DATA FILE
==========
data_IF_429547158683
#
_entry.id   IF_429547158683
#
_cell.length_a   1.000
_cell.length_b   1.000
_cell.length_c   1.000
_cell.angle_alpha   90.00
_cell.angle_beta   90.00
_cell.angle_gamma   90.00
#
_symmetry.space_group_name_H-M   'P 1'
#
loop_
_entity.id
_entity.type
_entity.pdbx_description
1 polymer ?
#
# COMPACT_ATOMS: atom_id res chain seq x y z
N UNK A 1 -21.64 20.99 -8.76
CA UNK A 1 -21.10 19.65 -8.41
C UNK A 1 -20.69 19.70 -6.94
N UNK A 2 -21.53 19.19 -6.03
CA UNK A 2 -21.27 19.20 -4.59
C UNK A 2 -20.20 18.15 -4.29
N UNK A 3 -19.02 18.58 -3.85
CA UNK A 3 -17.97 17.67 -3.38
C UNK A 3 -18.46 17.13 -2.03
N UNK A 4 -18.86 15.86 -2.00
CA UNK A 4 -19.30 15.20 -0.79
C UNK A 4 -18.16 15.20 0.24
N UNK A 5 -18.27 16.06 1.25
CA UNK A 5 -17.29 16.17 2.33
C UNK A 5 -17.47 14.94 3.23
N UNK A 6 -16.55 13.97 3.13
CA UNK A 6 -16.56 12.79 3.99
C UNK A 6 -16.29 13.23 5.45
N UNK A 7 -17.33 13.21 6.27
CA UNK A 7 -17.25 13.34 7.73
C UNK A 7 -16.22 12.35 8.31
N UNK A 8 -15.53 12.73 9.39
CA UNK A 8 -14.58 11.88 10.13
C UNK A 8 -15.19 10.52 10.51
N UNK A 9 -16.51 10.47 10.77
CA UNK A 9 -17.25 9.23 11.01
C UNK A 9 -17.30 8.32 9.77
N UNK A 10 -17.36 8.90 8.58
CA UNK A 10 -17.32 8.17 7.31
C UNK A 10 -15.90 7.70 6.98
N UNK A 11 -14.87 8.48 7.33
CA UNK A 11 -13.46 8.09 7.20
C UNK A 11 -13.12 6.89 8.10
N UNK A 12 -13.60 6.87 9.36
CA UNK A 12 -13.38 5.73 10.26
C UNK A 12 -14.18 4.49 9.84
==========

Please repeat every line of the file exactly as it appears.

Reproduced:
data_IF_429547158683
#
_entry.id   IF_429547158683
#
_cell.length_a   1.000
_cell.length_b   1.000
_cell.length_c   1.000
_cell.angle_alpha   90.00
_cell.angle_beta   90.00
_cell.angle_gamma   90.00
#
_symmetry.space_group_name_H-M   'P 1'
#
loop_
_entity.id
_entity.type
_entity.pdbx_description
1 polymer ?
#
# COMPACT_ATOMS: atom_id res chain seq x y z
N UNK A 1 -21.64 20.99 -8.76
CA UNK A 1 -21.10 19.65 -8.41
C UNK A 1 -20.69 19.70 -6.94
N UNK A 2 -21.53 19.19 -6.03
CA UNK A 2 -21.27 19.20 -4.59
C UNK A 2 -20.20 18.15 -4.29
N UNK A 3 -19.02 18.58 -3.85
CA UNK A 3 -17.97 17.67 -3.38
C UNK A 3 -18.46 17.13 -2.03
N UNK A 4 -18.86 15.86 -2.00
CA UNK A 4 -19.30 15.20 -0.79
C UNK A 4 -18.16 15.20 0.24
N UNK A 5 -18.27 16.06 1.25
CA UNK A 5 -17.29 16.17 2.33
C UNK A 5 -17.47 14.94 3.23
N UNK A 6 -16.55 13.97 3.13
CA UNK A 6 -16.56 12.79 3.99
C UNK A 6 -16.29 13.23 5.45
N UNK A 7 -17.33 13.21 6.27
CA UNK A 7 -17.25 13.34 7.73
C UNK A 7 -16.22 12.35 8.31
N UNK A 8 -15.53 12.73 9.39
CA UNK A 8 -14.58 11.88 10.13
C UNK A 8 -15.19 10.52 10.51
N UNK A 9 -16.51 10.47 10.77
CA UNK A 9 -17.25 9.23 11.01
C UNK A 9 -17.30 8.32 9.77
N UNK A 10 -17.36 8.90 8.58
CA UNK A 10 -17.32 8.17 7.31
C UNK A 10 -15.90 7.70 6.98
N UNK A 11 -14.87 8.48 7.33
CA UNK A 11 -13.46 8.09 7.20
C UNK A 11 -13.12 6.89 8.10
N UNK A 12 -13.60 6.87 9.36
CA UNK A 12 -13.38 5.73 10.26
C UNK A 12 -14.18 4.49 9.84